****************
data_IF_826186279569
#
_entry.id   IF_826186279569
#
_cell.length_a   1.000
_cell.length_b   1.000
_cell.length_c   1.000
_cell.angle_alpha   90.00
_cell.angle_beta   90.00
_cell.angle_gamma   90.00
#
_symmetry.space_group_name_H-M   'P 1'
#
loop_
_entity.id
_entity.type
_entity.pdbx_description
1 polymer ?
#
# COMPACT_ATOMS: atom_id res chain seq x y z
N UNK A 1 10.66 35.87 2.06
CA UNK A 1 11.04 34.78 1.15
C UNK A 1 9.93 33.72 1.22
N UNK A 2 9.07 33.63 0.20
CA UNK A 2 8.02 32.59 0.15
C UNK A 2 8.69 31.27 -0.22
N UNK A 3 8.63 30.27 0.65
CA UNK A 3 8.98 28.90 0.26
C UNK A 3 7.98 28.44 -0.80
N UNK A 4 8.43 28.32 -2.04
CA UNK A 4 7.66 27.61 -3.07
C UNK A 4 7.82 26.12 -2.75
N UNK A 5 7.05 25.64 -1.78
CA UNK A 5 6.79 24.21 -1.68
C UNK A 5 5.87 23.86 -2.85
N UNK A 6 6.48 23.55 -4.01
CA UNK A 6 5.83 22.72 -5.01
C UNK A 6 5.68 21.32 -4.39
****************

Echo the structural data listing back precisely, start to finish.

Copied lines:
data_IF_826186279569
#
_entry.id   IF_826186279569
#
_cell.length_a   1.000
_cell.length_b   1.000
_cell.length_c   1.000
_cell.angle_alpha   90.00
_cell.angle_beta   90.00
_cell.angle_gamma   90.00
#
_symmetry.space_group_name_H-M   'P 1'
#
loop_
_entity.id
_entity.type
_entity.pdbx_description
1 polymer ?
#
# COMPACT_ATOMS: atom_id res chain seq x y z
N UNK A 1 10.66 35.87 2.06
CA UNK A 1 11.04 34.78 1.15
C UNK A 1 9.93 33.72 1.22
N UNK A 2 9.07 33.63 0.20
CA UNK A 2 8.02 32.59 0.15
C UNK A 2 8.69 31.27 -0.22
N UNK A 3 8.63 30.27 0.65
CA UNK A 3 8.98 28.90 0.26
C UNK A 3 7.98 28.44 -0.80
N UNK A 4 8.43 28.32 -2.04
CA UNK A 4 7.66 27.61 -3.07
C UNK A 4 7.82 26.12 -2.75
N UNK A 5 7.05 25.64 -1.78
CA UNK A 5 6.79 24.21 -1.68
C UNK A 5 5.87 23.86 -2.85
N UNK A 6 6.48 23.55 -4.01
CA UNK A 6 5.83 22.72 -5.01
C UNK A 6 5.68 21.32 -4.39